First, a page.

If our world were to carry a motto, a legend that would simultaneously underline the core essence of human existence, while transcending those deviations that are caused by social structures and cultural mores, that motto would be ‘might makes right’.
From the dragon-haunted days of warring states China to our current folly of handing the reins of our fragile planet to a rampaging Id, wrapped in orange bacon and topped with a piss-coloured wig, the ability to thump one’s chest and roar as loud as possible has been the way to get on in the world.
The art of the deal has never been clever manipulation, no matter what Machiavelli or Milton Friedman may tell you, but the ability to not show even the slightest remorse as you relentlessly pummel your opponent into the shag pile carpet. Whether that be using a beautifully tempered Guandao or the cast iron certainty that even your lies are true.
This is why CMON and FFG stand so tall in board gaming. It is their sheer adherence to might above all else. If the oil fields of plastic don’t get ya, then buying up all the distribution channels will.
The result of this is that small and delicate voices can be crushed under the sheer volume of weightier titles.
This is what happened to Between Two Cities, the wonderful partnership city building game from Stonemaier Games. No sooner had it been released than Scythe came and stomped all over it with its huge, metal feet.
Between Two Cities was drowned in the smoke of choking diesel and the roars of Siberian tigers and while it’s gargantuan stable mate is of undoubted quality, I want to put a case across for the little guy, and I speak, not as a hollow demagogue, manipulating your prejudices for my own ends, but as someone who feels that there is always room for a subtle voice that implores us to find a more amicable solution.
If Between Two Cities had a motto it would be, ‘Work Together To Your Own Benefit’.
In this game cities are built between players and each player contributes to the city on their right and their left. Players draft two tiles, 7 Wonders style, then place them into their cities. Tiles represent entertainment establishments, residential buildings, offices and factories. Particular placements score points in particular ways. For instance, entertainment buildings score more points the more of them there are in a city, and offices get bonus points, if they’re next to them, because there is no better antidote to the workaday life than cirrhosis of the liver.
Tiles are placed, draft direction is reversed and reversed again until between each player a four by four grid is sat, that represents their valiant attempts at civil engineering. Some of these may be great metropolis like New York or Kuala Lumpur, and some may be Preston. But the fuel that pushes this game along and gives it its heart is that players will only be scored for their lowest value city, so there is no incentive to allow one city to fall into managed decline and pump all of your resources into the other one (can you hear me, Margaret Thatcher?).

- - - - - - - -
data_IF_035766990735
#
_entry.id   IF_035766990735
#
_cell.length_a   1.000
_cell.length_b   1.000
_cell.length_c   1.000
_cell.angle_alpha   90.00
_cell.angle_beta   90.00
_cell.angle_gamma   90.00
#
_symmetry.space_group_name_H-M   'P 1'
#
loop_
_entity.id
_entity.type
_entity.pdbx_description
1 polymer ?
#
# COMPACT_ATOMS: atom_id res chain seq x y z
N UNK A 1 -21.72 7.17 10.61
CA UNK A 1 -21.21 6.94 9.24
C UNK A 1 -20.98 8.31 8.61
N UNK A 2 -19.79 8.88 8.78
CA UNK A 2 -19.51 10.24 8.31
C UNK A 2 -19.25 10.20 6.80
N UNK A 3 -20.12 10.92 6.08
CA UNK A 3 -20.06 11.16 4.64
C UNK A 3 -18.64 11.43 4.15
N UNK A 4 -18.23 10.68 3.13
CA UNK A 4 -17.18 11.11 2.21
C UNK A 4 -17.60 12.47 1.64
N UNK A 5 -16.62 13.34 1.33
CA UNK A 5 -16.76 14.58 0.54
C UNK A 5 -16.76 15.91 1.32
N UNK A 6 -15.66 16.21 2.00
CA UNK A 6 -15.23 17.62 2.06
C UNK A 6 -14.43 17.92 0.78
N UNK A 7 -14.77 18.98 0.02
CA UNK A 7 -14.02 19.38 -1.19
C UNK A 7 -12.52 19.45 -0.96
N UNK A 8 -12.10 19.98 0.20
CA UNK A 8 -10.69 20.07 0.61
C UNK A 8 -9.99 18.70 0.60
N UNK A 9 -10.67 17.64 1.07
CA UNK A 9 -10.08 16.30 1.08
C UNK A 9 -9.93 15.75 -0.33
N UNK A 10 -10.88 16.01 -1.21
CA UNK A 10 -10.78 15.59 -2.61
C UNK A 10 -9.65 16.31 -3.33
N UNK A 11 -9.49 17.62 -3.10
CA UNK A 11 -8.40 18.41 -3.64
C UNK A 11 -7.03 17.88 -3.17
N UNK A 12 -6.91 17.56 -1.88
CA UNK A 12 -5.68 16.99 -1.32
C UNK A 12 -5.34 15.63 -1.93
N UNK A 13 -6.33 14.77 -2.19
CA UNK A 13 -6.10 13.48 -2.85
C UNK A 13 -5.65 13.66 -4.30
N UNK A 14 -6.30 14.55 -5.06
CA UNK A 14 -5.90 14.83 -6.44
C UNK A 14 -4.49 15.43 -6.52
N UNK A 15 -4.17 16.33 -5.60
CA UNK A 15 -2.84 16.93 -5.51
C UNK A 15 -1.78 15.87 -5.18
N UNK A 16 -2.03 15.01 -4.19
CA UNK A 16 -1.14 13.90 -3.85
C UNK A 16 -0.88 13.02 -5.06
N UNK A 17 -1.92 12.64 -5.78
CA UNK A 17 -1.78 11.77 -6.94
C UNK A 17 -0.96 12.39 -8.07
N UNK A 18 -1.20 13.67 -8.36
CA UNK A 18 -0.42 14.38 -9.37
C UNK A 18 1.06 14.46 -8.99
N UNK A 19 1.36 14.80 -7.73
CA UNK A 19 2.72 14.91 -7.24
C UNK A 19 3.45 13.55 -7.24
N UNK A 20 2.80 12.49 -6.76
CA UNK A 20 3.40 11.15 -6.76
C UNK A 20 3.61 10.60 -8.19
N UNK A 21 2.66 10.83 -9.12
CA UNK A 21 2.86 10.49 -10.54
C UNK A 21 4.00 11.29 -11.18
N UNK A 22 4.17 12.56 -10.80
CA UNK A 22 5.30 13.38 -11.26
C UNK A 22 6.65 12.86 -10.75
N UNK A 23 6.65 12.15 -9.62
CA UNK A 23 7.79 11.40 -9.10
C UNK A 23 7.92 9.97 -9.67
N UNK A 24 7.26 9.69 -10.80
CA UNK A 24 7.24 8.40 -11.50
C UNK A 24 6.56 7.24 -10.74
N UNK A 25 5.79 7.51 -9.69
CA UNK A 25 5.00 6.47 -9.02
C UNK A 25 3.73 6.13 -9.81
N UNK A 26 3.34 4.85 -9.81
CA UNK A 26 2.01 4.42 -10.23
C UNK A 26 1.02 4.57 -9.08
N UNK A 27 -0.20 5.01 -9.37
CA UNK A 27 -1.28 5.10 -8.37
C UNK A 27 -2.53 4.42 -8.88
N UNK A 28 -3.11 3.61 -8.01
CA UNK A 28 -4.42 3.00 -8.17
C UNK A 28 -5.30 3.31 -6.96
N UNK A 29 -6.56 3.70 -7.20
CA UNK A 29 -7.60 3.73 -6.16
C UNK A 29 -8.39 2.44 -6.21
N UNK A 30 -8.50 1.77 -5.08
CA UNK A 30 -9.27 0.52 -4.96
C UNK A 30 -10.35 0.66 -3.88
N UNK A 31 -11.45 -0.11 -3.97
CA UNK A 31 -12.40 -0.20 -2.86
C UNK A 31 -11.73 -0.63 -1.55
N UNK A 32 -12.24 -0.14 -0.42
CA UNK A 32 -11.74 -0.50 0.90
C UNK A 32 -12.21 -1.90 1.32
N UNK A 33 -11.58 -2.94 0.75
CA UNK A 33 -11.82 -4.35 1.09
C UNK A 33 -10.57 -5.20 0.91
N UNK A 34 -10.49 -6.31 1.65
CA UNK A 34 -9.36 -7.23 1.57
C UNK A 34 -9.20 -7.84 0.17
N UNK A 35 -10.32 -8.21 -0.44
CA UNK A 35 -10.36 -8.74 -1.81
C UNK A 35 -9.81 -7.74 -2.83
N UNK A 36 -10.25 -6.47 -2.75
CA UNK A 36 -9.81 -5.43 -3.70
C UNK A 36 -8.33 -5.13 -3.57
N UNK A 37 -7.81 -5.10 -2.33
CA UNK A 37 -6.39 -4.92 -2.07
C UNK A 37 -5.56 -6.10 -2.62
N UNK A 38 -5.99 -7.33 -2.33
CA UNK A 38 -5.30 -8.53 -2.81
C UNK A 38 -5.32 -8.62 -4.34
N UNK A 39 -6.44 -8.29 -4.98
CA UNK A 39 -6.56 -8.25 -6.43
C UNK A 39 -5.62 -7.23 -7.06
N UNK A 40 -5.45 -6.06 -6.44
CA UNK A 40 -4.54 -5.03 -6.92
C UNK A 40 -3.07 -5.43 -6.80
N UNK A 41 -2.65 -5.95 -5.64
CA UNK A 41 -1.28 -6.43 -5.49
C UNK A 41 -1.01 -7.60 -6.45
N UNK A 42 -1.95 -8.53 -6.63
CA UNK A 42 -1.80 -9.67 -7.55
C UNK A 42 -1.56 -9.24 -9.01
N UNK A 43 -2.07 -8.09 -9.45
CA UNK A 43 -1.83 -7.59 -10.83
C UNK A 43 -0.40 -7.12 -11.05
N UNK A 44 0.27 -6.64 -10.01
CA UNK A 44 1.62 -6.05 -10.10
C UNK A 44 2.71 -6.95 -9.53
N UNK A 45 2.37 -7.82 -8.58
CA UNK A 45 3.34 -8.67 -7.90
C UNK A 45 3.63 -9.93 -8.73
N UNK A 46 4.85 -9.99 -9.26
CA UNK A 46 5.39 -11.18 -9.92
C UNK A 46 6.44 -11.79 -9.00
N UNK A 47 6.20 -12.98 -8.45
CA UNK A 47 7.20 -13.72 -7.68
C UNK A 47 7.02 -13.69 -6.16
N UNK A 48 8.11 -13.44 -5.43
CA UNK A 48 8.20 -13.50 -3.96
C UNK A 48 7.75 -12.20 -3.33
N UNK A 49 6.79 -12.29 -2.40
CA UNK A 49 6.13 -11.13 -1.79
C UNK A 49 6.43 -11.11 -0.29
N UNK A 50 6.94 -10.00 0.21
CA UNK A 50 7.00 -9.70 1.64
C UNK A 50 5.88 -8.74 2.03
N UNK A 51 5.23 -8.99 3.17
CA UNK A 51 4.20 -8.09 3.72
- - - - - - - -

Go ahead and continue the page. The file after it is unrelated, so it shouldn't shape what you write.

This is a game that scales beautifully, but really sings at its full player count of seven. There is no doubt that there is much borrowed here from 7 Wonders, but this isn’t simply a grave robber making off with the funerary mask of Tutankhamen. Between Two Cities has gently brushed off the foundations of 7 Wonders and built something beautiful on top of them.
This game is short, but nourishing. The decisions and limitations are interesting and challenging. There are enough elements here to make you think but not too many as to overwhelm but it is in the cooperation that this game really stands out.
In building the cities you are compelled to engage with the people either side of you, but with the limitation that you can’t consult with them when you draft your tile. Between Two Cities is a game of compromise and rubbing along with one another. It is a game of presenting what you have and then, with the help of your partner, making it work. Between Two Cities teaches you that your success is directly dependent on the success of those around you. In this it is as much a lesson in social cohesion as it is a game. The important thing is, though, is that it never lets you forget that it is a game and as a game it is beautifully designed and a real pleasure to play.
We are entering an age in which ostentatious bluster will be the norm, and those of a more delicate demeanour are in danger of being swamped by the gaudy, gilt-drenched absurdity of it all. This is why it is incumbent on all of us, who value something more than just size, should make our voices known and extol small, subtle pleasures whenever we can. This is why I’m writing this review and this is why you should play Between Two Cities.